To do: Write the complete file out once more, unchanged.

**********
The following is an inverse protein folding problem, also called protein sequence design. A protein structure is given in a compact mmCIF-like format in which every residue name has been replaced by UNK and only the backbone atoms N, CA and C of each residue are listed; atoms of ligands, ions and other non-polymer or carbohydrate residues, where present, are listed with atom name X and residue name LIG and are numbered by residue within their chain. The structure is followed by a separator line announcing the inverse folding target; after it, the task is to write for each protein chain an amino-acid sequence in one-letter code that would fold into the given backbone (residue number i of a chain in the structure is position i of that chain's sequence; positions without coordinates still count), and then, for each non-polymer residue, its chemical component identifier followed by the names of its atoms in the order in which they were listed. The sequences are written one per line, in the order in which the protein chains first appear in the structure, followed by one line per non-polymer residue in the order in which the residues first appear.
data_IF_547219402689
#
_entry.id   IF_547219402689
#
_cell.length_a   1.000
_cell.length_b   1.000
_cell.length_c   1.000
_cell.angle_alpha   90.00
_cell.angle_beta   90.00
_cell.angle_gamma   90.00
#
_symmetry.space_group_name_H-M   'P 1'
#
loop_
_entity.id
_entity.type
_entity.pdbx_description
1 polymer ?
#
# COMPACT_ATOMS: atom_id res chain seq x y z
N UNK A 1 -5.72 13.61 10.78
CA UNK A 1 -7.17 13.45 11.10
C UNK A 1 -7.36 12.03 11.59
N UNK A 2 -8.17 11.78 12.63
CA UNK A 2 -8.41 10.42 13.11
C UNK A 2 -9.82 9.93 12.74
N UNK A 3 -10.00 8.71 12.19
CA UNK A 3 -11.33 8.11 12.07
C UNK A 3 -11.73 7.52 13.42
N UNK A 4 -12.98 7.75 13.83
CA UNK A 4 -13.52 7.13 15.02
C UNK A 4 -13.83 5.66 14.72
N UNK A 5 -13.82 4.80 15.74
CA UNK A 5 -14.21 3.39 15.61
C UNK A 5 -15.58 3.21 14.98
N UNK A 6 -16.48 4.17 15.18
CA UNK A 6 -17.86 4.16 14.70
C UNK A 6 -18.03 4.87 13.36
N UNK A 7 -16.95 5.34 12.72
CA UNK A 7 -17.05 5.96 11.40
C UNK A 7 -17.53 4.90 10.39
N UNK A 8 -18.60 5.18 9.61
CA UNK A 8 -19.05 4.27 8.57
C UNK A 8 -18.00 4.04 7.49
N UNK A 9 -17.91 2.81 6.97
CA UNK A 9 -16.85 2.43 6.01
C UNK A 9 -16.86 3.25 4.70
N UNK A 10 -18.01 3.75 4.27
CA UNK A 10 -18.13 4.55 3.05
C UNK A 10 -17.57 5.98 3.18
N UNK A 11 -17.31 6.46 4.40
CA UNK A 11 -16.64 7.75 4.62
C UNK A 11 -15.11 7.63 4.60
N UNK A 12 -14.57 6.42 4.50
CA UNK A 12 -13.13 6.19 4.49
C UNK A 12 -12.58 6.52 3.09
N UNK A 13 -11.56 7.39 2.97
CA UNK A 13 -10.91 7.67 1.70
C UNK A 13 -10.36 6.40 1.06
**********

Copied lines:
The following is an inverse protein folding problem, also called protein sequence design. A protein structure is given in a compact mmCIF-like format in which every residue name has been replaced by UNK and only the backbone atoms N, CA and C of each residue are listed; atoms of ligands, ions and other non-polymer or carbohydrate residues, where present, are listed with atom name X and residue name LIG and are numbered by residue within their chain. The structure is followed by a separator line announcing the inverse folding target; after it, the task is to write for each protein chain an amino-acid sequence in one-letter code that would fold into the given backbone (residue number i of a chain in the structure is position i of that chain's sequence; positions without coordinates still count), and then, for each non-polymer residue, its chemical component identifier followed by the names of its atoms in the order in which they were listed. The sequences are written one per line, in the order in which the protein chains first appear in the structure, followed by one line per non-polymer residue in the order in which the residues first appear.
data_IF_547219402689
#
_entry.id   IF_547219402689
#
_cell.length_a   1.000
_cell.length_b   1.000
_cell.length_c   1.000
_cell.angle_alpha   90.00
_cell.angle_beta   90.00
_cell.angle_gamma   90.00
#
_symmetry.space_group_name_H-M   'P 1'
#
loop_
_entity.id
_entity.type
_entity.pdbx_description
1 polymer ?
#
# COMPACT_ATOMS: atom_id res chain seq x y z
N UNK A 1 -5.72 13.61 10.78
CA UNK A 1 -7.17 13.45 11.10
C UNK A 1 -7.36 12.03 11.59
N UNK A 2 -8.17 11.78 12.63
CA UNK A 2 -8.41 10.42 13.11
C UNK A 2 -9.82 9.93 12.74
N UNK A 3 -10.00 8.71 12.19
CA UNK A 3 -11.33 8.11 12.07
C UNK A 3 -11.73 7.52 13.42
N UNK A 4 -12.98 7.75 13.83
CA UNK A 4 -13.52 7.13 15.02
C UNK A 4 -13.83 5.66 14.72
N UNK A 5 -13.82 4.80 15.74
CA UNK A 5 -14.21 3.39 15.61
C UNK A 5 -15.58 3.21 14.98
N UNK A 6 -16.48 4.17 15.18
CA UNK A 6 -17.86 4.16 14.70
C UNK A 6 -18.03 4.87 13.36
N UNK A 7 -16.95 5.34 12.72
CA UNK A 7 -17.05 5.96 11.40
C UNK A 7 -17.53 4.90 10.39
N UNK A 8 -18.60 5.18 9.61
CA UNK A 8 -19.05 4.27 8.57
C UNK A 8 -18.00 4.04 7.49
N UNK A 9 -17.91 2.81 6.97
CA UNK A 9 -16.85 2.43 6.01
C UNK A 9 -16.86 3.25 4.70
N UNK A 10 -18.01 3.75 4.27
CA UNK A 10 -18.13 4.55 3.05
C UNK A 10 -17.57 5.98 3.18
N UNK A 11 -17.31 6.46 4.40
CA UNK A 11 -16.64 7.75 4.62
C UNK A 11 -15.11 7.63 4.60
N UNK A 12 -14.57 6.42 4.50
CA UNK A 12 -13.13 6.19 4.49
C UNK A 12 -12.58 6.52 3.09
N UNK A 13 -11.56 7.39 2.97
CA UNK A 13 -10.91 7.67 1.70
C UNK A 13 -10.36 6.40 1.06